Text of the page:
the real place where the tax code provides a subsidy for owner-occupied housing is not by allowing mortgage deductibility, because if you or I were to borrow to buy other assets — for instance, if we bought a portfolio of stocks and we borrowed to do that — we’d be able to deduct the interest on that asset purchase, too. If we bought a rental property, we could deduct the interest we paid on the debt we incurred in that context. What we don’t get taxed on under the current income tax system is the income flow that we effectively earn from our owner-occupied house, what some people would call the imputed income or the imputed rent on the house. The simple comparison is that if you buy an apartment building and rent it out, and you buy a home and you live in it, the income from the apartment building would be taxable income, but the “income” from living in your home — the rent you pay to yourself — is never taxed. This is the core tax distortion in the housing market: the tax-free rental flow from being your own landlord.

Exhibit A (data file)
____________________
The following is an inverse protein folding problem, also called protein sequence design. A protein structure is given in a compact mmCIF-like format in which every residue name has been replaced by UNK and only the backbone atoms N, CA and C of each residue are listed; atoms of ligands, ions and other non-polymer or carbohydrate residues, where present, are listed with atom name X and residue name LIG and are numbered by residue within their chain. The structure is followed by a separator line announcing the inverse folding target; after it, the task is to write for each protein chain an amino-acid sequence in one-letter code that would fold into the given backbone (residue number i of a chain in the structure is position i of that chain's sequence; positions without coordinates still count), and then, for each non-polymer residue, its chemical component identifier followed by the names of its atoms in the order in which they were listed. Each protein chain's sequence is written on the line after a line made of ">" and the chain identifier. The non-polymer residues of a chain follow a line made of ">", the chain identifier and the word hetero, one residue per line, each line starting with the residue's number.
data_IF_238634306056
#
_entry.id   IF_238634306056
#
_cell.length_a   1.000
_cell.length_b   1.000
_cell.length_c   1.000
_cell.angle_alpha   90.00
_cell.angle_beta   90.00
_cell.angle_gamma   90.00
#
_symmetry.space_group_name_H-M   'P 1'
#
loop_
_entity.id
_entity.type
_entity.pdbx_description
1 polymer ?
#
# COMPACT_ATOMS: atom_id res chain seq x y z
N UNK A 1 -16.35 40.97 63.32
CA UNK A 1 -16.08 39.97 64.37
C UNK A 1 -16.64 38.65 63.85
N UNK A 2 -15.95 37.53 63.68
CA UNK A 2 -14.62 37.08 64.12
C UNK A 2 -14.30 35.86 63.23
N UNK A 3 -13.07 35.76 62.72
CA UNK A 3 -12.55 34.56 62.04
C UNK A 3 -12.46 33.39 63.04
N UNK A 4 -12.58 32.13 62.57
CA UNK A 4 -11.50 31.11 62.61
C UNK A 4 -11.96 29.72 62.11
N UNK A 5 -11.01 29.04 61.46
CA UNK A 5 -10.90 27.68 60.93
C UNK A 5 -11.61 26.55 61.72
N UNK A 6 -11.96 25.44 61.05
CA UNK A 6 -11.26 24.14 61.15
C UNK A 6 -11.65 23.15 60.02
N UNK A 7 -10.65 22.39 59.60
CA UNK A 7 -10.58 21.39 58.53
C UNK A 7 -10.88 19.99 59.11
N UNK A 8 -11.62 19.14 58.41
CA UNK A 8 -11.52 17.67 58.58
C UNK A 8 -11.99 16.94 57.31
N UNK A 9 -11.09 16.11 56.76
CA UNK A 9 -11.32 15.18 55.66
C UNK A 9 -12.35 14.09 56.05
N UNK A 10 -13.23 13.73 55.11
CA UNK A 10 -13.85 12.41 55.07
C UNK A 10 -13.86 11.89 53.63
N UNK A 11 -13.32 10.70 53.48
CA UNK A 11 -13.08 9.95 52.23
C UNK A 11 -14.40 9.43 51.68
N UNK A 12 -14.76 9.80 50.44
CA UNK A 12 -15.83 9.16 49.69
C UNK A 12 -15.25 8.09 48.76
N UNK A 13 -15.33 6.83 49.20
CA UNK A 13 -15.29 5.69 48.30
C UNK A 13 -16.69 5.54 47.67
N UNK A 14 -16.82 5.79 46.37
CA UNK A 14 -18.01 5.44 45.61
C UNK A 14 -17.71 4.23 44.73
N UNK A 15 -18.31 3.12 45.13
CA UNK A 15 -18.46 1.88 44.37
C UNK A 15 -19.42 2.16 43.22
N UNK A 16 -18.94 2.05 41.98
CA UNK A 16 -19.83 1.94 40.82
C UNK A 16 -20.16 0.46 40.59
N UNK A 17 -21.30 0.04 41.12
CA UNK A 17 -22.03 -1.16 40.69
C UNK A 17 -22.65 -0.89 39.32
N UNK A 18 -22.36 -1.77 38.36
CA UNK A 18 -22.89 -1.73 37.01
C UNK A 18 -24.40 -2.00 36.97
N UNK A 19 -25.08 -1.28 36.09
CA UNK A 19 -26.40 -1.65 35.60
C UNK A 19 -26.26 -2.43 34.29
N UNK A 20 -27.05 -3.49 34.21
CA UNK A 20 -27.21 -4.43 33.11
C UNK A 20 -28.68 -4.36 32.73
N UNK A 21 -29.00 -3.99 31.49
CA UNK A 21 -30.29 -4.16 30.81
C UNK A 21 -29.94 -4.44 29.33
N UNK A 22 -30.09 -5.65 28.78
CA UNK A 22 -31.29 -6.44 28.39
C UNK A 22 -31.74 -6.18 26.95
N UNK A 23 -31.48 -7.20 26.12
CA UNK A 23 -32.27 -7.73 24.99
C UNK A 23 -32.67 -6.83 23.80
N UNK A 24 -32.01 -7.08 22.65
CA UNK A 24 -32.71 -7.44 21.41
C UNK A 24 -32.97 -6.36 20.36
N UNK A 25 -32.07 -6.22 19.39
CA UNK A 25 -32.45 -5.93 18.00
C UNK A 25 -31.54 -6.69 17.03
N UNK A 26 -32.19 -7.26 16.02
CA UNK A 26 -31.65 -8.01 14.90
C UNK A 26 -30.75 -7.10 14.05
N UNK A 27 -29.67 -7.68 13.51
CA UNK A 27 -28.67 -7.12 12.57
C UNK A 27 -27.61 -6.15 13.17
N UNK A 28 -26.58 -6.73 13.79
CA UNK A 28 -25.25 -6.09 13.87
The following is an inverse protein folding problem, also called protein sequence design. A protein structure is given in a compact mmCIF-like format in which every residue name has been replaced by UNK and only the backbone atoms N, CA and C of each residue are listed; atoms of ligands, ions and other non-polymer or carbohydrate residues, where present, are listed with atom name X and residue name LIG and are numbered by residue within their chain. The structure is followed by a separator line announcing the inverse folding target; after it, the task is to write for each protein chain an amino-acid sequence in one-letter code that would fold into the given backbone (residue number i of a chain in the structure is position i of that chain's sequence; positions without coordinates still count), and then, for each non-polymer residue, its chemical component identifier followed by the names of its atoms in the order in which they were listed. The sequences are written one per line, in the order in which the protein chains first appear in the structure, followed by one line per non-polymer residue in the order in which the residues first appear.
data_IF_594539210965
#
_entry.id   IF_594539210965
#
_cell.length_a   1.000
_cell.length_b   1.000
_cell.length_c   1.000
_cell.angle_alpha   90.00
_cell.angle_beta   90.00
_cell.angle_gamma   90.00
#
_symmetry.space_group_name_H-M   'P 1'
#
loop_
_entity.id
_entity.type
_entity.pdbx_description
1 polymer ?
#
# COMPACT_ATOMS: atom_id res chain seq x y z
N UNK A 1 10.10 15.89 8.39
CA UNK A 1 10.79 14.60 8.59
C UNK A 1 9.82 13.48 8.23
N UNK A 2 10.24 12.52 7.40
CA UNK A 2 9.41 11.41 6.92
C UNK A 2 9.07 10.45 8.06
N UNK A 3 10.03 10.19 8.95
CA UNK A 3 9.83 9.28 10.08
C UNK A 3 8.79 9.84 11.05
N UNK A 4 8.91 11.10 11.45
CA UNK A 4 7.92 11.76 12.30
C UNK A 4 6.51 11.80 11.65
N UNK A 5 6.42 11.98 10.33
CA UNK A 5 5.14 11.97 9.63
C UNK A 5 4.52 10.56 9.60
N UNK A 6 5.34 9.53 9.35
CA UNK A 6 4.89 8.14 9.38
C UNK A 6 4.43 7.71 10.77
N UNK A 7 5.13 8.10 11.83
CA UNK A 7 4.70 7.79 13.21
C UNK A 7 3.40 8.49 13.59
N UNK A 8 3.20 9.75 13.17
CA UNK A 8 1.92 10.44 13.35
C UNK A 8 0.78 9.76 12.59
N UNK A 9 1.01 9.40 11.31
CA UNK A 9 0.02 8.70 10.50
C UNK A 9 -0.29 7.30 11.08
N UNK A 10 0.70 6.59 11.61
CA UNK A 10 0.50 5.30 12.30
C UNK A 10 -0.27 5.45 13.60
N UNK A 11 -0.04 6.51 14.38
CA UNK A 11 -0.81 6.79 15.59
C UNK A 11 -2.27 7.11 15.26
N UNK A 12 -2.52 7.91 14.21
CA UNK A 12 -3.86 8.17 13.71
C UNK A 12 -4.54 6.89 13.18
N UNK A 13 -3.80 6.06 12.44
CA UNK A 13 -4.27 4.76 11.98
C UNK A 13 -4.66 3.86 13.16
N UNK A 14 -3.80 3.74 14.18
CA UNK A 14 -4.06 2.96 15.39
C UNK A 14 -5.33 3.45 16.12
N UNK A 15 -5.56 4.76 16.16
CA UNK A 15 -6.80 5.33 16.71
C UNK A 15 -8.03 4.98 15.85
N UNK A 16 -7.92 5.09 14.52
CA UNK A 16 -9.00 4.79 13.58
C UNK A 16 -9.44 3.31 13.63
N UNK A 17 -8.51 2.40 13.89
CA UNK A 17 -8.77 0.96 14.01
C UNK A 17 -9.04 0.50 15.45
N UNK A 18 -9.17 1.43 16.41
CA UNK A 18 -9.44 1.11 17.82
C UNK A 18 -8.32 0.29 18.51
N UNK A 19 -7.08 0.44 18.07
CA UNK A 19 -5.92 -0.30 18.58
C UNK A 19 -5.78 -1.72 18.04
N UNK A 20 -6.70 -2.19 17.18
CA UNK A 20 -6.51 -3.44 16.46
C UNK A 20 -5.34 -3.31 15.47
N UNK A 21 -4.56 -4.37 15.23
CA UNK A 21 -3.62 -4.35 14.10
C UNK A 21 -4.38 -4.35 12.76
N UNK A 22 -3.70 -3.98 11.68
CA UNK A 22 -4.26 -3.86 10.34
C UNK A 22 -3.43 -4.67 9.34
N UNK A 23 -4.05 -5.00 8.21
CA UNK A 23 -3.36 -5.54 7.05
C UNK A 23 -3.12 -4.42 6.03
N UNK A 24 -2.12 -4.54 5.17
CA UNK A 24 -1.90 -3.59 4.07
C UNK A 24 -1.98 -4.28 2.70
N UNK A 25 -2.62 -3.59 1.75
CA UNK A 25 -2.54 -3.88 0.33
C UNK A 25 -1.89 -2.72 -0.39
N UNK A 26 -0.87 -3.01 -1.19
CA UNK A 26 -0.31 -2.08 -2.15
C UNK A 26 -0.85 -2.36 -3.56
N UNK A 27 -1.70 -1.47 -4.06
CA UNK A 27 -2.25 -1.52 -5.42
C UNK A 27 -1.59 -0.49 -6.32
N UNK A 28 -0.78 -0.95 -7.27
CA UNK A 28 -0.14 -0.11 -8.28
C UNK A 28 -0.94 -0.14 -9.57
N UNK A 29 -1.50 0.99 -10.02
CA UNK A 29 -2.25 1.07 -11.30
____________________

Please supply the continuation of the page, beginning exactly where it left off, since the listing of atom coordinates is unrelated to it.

Pointer from Timothy Taylor. The interview covers other topics, all interesting.
He goes on to say that it is unlikely that people would accept being taxed on a made-up number representing this “rental flow from being your own landlord.” However, people do accept being taxed on the appraised value of their property, which is arguably also a made-up number. It seems to me that you could tax homeowners on a made-up “appraised rental value” just as easily. Or just tax them a percent of the appraised value, as is done now.
Let’s go with the notion that the goal is to tax owner-occupied and investment property identically. Then my thought is you should just exempt landlords from paying tax on their rental income. But I find the whole notion of how the tax system should and should not work to give me a headache. Even if you start with the idea of a consumption tax, do you want to include the use of housing as consumption? Presumably you do, and then you are right back into these conundrums of rental vs. owner-occupied, are you not?